Posted by Mary Wimberley on 2014-11-14
More than 100 second grade students from Trace Crossings Elementary School in Hoover, Alabama, visited Samford University on Nov. 12 to help celebrate the Orlean Bullard Beeson School of Education’s centennial year. The event was hosted by Samford education students.
The goal of the day was to celebrate the milestone year with elementary students by teaching them about the history of education in the United States. Students rotated through various classrooms representing different years, including the Samford School of Education’s founding year of 1915, 1955 and a classroom of the future. Students participated in a simulated lesson from each period, learned playground games of the past and attended a 1955 school dance.
Students sang, recited poetry, completed arithmetic, made crafts and learned how schooling has changed over the years. Amy Hoaglund, assistant professor of curriculum and instruction, said one particularly special part of the day was when former Samford teacher education professor and lifelong educator Frances Carter spoke to the children about her own teaching experience in the 1940s.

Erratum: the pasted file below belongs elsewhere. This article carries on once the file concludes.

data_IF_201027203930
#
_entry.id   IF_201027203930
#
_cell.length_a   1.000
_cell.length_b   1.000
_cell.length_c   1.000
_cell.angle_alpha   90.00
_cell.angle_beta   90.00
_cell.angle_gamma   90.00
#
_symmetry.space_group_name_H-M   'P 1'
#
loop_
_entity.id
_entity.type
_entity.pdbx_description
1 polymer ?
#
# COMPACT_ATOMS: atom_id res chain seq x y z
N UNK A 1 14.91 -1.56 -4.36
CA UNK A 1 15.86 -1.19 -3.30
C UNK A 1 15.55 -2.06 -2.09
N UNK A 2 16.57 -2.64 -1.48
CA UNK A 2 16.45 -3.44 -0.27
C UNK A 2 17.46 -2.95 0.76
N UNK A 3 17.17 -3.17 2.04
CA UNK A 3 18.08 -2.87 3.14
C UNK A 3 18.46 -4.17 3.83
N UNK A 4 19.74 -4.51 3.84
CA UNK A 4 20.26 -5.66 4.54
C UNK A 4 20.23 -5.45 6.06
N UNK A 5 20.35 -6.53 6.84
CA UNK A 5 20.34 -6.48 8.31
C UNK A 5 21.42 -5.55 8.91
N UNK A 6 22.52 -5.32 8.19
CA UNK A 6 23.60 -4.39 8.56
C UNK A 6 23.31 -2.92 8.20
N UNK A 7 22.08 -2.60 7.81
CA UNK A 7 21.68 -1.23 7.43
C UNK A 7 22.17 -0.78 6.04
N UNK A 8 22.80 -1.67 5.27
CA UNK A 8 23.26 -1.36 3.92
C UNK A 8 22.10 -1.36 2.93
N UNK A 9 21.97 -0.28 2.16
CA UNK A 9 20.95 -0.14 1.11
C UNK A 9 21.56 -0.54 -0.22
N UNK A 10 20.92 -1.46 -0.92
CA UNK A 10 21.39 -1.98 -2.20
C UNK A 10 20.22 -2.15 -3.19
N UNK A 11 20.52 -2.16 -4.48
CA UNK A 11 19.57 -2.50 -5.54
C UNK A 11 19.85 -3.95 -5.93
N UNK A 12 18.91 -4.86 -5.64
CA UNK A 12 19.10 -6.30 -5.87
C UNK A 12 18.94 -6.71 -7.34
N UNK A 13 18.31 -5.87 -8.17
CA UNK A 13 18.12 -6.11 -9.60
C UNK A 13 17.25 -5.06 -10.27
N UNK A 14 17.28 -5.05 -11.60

“Dr. Frances Carter and her husband, Dr. John Carter, made an indelible mark on the school of education’s history, so it was only fitting she share in this celebration event,” Hoaglund said. “I think every teacher, child, parent and professor was truly blessed to hear her speak.”
Samford teacher education candidates spend significant amounts of time in Trace Crossings classrooms as part of a K-12 school-university partnership. The partnership allows candidates to become immersed in the elementary school culture.
The school of education will continue its 100-year anniversary celebration with the Tom and Marla Corts Distinguished Author Series featuring former first lady of the United States Laura Bush on March 26, 2015.